TORRINGTON — Ian Matthew is on a roll.

His music videos and songs have been played more than 500,000 times on ApplePlay, Spotify AudioMac and YouTube. With another new song about to be released this week, Matthew is excited about the future.

The Torrington-born 28-year old has transitioned from hip hop to a slower style of singing, mostly ballads with a smooth beat, acoustic guitar and percussion, with a rap sound in between the lyrics. In his first online hit, “Ashtray”, the singer changes to using his voice and guitar skills in his music.

“My career’s in transition right now, and we’ve been watching it grow and grow,” he said. “We’re going to be doing the same formula and keep releasing new music, to keep people entertained.”

Matthew’s professional career started in 2010, but he’s been playing and making music since the age of 12. He took a music technology class while attending Torrington High School and learned to record himself, he said.

“I played in some different bands, but I finally started making my own music when I couldn’t get a band of my own together,” Matthew said.

The then-18-year-old focused on hip hop back then, creating his own style that was influenced by Lil Wayne, Outkast, UGK and Jay-Z, he said. “I also grew up listening to my dad, he’s a rock and roll guitar player, and I loved listening to Stevie Ray Vaugh, Eric Clapton and Jimi Hendrix,” Matthew said. “I heard a lot of punk rock too — the Clash, New Found Glory, MXTX ... Today, I think their music is still very relevant. It’s still a hit when people hear it.

“I always loved early punk, 80s and 90s hip hop,” he said. “You know, that ‘stick it to the man’ kind of music.”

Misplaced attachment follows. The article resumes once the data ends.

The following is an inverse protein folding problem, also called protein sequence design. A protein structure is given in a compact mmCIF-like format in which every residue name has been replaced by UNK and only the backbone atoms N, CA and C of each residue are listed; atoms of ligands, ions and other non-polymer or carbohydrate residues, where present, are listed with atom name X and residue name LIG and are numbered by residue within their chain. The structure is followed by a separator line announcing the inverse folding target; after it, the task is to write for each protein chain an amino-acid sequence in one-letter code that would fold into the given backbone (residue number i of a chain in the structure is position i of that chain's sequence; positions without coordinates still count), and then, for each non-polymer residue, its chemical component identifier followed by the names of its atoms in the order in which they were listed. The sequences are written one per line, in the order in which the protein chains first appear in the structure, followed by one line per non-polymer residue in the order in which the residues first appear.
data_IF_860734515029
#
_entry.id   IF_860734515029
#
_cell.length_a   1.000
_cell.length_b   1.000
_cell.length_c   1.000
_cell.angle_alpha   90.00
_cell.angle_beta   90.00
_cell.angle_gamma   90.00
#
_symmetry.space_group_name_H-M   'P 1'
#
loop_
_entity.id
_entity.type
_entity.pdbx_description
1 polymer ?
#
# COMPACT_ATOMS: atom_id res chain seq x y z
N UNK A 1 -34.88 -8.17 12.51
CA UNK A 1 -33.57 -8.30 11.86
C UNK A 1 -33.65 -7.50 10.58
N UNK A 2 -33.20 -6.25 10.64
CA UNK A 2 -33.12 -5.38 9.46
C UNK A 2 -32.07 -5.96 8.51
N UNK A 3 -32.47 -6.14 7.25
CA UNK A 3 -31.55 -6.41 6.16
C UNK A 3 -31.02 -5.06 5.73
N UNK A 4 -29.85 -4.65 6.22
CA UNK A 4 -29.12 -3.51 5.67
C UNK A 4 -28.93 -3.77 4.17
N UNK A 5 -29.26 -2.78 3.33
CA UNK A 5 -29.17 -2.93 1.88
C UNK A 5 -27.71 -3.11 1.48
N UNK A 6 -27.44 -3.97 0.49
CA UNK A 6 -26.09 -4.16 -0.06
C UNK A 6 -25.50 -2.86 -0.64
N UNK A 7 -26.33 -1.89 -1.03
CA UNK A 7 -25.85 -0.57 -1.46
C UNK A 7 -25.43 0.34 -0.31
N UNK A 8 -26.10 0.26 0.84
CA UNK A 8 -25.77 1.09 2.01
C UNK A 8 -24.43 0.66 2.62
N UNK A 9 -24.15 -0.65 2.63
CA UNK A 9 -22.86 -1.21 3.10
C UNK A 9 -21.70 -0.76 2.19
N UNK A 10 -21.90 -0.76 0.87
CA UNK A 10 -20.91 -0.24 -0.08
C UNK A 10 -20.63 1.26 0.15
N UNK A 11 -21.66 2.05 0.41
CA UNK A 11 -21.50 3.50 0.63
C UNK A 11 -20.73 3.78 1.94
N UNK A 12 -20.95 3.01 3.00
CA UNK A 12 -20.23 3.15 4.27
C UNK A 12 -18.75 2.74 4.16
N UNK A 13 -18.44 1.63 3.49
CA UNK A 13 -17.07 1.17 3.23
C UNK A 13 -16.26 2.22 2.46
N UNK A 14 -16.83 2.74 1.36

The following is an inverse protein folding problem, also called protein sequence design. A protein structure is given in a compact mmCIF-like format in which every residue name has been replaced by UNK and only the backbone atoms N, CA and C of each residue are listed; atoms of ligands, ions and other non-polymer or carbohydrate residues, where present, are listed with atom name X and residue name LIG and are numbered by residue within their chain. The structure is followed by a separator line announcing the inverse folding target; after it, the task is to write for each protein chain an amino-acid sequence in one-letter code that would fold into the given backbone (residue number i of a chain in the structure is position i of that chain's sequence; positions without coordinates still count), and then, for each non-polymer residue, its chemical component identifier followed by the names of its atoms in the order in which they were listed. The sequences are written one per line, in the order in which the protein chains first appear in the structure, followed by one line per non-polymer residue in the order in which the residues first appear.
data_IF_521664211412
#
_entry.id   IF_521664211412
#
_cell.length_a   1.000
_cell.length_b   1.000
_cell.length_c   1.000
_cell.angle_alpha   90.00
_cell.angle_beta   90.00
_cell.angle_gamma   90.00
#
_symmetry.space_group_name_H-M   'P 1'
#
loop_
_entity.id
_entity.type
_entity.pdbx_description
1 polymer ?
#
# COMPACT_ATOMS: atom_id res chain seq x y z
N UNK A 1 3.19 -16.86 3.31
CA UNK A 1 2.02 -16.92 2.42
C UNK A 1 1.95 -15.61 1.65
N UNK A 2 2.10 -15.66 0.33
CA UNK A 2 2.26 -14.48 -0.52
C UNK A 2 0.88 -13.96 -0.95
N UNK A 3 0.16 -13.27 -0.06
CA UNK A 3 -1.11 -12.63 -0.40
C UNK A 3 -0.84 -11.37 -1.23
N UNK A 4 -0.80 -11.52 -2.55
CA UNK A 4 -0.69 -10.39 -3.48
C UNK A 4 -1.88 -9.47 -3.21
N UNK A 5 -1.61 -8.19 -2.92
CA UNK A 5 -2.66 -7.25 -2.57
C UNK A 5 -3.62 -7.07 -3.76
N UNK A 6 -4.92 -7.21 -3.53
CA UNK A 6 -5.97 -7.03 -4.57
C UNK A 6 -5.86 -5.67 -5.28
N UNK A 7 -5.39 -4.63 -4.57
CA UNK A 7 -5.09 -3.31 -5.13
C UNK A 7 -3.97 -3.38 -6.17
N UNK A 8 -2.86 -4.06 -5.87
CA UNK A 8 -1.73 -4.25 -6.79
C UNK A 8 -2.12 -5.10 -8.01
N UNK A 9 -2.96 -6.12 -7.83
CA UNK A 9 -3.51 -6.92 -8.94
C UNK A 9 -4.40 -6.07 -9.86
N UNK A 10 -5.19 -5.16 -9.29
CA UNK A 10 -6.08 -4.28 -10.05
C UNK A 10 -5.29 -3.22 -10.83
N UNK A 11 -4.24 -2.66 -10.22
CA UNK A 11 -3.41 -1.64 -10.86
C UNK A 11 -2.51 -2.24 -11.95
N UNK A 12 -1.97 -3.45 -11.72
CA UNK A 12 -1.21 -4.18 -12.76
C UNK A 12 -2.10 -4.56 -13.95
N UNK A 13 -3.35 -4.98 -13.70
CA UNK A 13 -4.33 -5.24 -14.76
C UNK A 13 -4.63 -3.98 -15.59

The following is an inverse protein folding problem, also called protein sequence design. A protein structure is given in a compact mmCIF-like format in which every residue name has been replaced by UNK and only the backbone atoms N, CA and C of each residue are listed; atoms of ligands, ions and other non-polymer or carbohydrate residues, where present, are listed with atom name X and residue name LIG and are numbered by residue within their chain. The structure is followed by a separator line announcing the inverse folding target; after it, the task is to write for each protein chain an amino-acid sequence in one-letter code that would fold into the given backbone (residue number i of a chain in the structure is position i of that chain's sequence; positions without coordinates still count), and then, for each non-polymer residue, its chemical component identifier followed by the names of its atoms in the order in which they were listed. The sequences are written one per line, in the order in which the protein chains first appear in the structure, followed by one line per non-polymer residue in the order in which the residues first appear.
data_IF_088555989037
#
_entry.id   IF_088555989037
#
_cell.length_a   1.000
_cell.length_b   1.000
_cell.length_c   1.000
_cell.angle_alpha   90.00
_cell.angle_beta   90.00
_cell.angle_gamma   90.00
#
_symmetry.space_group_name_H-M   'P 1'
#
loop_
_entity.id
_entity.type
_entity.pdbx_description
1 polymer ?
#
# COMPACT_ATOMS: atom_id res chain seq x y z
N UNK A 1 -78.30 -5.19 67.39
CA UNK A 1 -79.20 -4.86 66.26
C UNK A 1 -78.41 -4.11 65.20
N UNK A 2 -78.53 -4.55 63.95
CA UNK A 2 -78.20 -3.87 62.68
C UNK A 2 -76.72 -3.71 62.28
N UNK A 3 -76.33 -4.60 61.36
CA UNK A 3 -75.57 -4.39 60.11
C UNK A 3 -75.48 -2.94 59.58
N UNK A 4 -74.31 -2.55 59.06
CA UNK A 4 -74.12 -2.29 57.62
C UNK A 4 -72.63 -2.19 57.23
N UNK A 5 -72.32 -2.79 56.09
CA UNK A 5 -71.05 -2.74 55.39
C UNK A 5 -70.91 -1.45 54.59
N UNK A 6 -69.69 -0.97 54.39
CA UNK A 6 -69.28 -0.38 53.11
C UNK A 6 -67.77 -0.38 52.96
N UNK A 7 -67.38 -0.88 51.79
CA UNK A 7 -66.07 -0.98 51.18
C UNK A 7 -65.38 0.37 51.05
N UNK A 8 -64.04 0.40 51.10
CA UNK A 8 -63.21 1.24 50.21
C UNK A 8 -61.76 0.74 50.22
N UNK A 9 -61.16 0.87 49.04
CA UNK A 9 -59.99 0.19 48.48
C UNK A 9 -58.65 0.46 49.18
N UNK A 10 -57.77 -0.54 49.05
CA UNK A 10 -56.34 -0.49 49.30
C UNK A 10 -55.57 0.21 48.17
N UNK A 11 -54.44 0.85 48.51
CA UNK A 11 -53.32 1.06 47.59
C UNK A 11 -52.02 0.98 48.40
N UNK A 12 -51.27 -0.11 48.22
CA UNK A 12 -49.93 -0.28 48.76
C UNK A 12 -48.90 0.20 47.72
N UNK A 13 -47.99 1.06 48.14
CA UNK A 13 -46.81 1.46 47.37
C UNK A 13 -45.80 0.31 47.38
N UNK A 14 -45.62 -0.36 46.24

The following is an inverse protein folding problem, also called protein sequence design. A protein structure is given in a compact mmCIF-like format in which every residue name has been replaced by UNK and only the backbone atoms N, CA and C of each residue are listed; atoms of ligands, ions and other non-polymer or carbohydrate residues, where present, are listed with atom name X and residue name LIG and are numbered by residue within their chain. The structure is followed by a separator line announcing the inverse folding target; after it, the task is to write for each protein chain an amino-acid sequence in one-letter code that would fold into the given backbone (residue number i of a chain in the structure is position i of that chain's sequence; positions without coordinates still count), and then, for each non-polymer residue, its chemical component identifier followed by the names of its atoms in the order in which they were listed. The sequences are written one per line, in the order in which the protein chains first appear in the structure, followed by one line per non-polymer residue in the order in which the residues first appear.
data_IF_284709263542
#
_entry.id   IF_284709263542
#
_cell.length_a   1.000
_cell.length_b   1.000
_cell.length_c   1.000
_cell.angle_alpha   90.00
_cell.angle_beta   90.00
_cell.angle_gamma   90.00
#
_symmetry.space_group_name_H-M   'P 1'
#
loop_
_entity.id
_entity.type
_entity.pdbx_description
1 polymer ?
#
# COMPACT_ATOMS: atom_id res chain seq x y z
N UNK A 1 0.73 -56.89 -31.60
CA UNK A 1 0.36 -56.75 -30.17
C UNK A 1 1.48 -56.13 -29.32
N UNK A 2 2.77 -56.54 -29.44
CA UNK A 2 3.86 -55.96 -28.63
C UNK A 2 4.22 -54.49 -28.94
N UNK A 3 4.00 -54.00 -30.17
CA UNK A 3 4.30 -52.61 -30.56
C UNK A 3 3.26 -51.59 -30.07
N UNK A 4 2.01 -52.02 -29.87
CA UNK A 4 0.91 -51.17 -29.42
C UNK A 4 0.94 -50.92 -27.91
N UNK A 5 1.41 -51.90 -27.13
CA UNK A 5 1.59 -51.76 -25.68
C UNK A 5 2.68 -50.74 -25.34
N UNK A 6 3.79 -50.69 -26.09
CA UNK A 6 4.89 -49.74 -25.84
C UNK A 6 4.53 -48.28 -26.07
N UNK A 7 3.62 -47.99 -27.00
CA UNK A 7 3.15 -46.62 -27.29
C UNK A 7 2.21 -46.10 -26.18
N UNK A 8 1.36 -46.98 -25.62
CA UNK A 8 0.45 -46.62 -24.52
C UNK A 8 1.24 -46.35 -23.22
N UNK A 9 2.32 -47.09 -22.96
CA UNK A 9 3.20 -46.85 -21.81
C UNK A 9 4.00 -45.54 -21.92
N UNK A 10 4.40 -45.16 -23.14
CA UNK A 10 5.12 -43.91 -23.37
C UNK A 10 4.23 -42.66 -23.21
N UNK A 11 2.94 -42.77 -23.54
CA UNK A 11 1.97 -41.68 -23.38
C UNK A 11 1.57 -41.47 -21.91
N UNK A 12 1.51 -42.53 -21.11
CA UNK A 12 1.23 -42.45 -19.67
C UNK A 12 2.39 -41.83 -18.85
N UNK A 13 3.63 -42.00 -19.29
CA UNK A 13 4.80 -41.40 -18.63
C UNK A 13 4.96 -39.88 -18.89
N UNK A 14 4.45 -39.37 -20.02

That affection for such a variety of music kept Matthew’s mind open to different types of sound, he said, and when he met a sound engineer by chance, he saw an opportunity. He was working with another recording artist in a studio in Torrington when he met TB, also known as Thomas Birmingham.

“We started talking, and I got his number and called him,” Matthew said. “He came back to my studio to record, and we made this connection. We made magic in the first session we had together, and we’ve been working together ever since. TB ended up getting a bigger studio, and we’ve been growing our careers at the same time.”

In 2018, Matthew was still recording hip hop music. One day, he was in the studio playing guitar and singing, and a friend said, “How come you never do that?”

“I sang a little more, and we decided to make this transition to singing like that,” Matthew said. “I mean, I played guitar, but nobody heard me. The first song I did was ‘Ashtray’ that has heavy guitar influence and showcases my singing. It was a way to show what else I could do.”

“Ashtray” was a hit online, and still is, Matthew said .”It still gets a decent amount of streams,” he said. “We’re up to a half-million streams between AppleMusic and Spotify.”

Once he decided to take his work in a different direction, Matthew focused on songwriting and music with his new sound. “Now that we knew what people wanted, we had to figure out how to stay true to ourselves, and do the kind of music I wanted to do,” he said. “As far as me being an artist and giving my fans what they wanted, it was about finding a balance.